Affordable Access

The story of Oh: the aesthetics and rhetoric of a common vowel sound

Publication Date
  • W310 Musicianship/Performance Studies
  • W400 Drama
  • W300 Music
  • Q131 Phonetics
  • Communication
  • Design
  • Linguistics
  • Literature
  • Musicology
  • Philosophy


Studies in Musical Theatre is the only peer-reviewed journal dedicated to musical theatre. It was launched in 2007 and is now in its seventh volume. It has an extensive international readership and is edited by Dominic Symonds and George Burrows. This article investigates the use of the ‘word’ ‘Oh’ in a variety of different performance idioms. Despite its lack of ‘meaning’, the sound is used in both conversation and poetic discourse, and I discuss how it operates communicatively and expressively through contextual resonances, aesthetic manipulation and rhetorical signification. The article first considers the aesthetically modernist work of Cathy Berberian in Bussotti’s La Passion Selon Sade; then it considers the rhetorically inflected use of ‘Oh’ to construct social resonance in popular song;finally, it discusses two important uses of the sound ‘Oh’ which bookend the Broadway musical Oklahoma!, serving to consolidate the allegorical and musico-dramatic narrative of the show.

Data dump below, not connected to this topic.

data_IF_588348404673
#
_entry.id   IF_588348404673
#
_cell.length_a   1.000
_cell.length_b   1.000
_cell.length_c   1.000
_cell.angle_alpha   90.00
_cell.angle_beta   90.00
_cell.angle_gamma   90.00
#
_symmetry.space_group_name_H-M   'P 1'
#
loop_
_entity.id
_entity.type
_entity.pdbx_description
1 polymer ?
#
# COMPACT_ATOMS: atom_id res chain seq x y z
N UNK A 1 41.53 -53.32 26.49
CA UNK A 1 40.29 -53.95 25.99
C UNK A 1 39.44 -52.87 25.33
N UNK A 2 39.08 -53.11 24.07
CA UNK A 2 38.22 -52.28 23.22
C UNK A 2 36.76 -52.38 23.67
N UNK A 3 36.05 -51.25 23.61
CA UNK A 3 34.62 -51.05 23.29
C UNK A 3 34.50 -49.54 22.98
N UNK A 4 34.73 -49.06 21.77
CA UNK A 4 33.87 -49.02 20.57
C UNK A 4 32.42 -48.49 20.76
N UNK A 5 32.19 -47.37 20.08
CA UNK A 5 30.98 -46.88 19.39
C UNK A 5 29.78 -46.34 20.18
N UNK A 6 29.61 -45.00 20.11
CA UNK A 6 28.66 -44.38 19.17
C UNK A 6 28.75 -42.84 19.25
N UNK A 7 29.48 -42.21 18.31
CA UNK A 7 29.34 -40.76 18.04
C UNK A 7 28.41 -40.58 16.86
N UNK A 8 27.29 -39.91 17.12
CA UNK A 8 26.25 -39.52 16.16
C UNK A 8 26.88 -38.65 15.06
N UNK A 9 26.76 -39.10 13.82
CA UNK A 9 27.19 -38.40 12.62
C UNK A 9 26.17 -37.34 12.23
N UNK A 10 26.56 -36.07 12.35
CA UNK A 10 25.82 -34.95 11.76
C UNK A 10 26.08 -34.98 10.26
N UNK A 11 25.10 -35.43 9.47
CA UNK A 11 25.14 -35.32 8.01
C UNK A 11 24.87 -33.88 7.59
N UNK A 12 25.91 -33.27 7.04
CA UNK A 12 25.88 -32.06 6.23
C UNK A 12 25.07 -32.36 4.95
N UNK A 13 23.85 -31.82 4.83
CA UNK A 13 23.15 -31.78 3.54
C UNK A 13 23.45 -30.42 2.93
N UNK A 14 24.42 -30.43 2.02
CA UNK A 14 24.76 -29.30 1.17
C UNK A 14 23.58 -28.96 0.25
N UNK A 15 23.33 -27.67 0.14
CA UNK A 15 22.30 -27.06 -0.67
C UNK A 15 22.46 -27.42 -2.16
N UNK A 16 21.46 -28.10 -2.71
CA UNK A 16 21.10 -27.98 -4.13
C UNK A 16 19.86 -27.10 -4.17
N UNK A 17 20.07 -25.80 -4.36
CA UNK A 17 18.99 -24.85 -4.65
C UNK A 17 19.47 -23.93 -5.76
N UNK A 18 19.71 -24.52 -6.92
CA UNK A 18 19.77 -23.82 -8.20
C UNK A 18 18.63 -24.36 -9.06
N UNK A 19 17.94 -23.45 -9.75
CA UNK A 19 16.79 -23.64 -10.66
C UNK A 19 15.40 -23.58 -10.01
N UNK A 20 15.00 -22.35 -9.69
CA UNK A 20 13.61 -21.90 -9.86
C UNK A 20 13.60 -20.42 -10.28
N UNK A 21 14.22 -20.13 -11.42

There are no comments yet on this publication. Be the first to share your thoughts.